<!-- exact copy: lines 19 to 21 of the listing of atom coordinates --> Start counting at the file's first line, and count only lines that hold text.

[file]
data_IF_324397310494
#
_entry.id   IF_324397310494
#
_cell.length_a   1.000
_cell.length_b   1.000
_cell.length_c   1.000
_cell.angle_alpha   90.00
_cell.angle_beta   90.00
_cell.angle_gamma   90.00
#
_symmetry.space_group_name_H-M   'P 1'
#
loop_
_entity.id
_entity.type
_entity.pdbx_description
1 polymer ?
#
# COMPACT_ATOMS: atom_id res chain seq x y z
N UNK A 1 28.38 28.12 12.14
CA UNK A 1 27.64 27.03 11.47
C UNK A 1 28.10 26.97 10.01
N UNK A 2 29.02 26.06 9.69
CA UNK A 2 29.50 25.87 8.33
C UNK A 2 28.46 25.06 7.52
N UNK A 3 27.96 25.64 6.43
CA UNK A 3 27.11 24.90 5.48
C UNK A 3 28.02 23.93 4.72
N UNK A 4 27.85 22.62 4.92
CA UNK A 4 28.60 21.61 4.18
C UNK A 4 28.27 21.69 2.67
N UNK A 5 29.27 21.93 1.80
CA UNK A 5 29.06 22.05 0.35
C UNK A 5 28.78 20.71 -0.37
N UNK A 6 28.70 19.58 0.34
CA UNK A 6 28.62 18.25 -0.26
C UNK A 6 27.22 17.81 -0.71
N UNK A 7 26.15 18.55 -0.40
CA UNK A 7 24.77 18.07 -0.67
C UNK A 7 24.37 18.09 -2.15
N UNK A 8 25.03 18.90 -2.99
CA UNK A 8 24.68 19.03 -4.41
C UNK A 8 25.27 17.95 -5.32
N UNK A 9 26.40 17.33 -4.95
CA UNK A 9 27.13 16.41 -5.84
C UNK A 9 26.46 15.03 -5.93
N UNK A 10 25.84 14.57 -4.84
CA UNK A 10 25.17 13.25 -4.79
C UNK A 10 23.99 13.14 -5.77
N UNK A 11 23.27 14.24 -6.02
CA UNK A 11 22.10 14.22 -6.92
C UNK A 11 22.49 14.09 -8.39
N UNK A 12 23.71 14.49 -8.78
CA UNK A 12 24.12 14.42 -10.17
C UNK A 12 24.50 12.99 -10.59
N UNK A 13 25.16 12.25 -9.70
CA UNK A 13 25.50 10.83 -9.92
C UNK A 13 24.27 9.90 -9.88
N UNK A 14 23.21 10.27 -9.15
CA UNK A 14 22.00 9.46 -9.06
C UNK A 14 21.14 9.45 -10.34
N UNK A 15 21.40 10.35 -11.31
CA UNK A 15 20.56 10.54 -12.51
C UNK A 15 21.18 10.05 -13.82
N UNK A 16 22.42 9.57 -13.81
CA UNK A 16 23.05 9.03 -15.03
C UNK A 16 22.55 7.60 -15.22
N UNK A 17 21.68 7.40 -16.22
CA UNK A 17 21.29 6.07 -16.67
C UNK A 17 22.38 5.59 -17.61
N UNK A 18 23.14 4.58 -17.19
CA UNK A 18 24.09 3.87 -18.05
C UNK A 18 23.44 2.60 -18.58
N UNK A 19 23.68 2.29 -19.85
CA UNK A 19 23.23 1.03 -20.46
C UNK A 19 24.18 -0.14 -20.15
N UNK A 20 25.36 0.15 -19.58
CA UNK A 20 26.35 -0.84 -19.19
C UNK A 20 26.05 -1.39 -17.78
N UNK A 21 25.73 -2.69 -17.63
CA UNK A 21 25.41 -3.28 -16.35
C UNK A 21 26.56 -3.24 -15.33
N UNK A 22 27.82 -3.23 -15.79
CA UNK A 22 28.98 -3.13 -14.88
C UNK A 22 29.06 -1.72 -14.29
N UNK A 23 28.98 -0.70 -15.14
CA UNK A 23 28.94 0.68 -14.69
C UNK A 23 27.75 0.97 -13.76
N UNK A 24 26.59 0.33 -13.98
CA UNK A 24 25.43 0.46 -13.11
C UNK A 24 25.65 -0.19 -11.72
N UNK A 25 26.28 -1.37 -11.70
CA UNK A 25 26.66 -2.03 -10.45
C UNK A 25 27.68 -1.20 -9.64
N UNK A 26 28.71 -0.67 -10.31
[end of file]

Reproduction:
#
# COMPACT_ATOMS: atom_id res chain seq x y z
N UNK A 1 28.38 28.12 12.14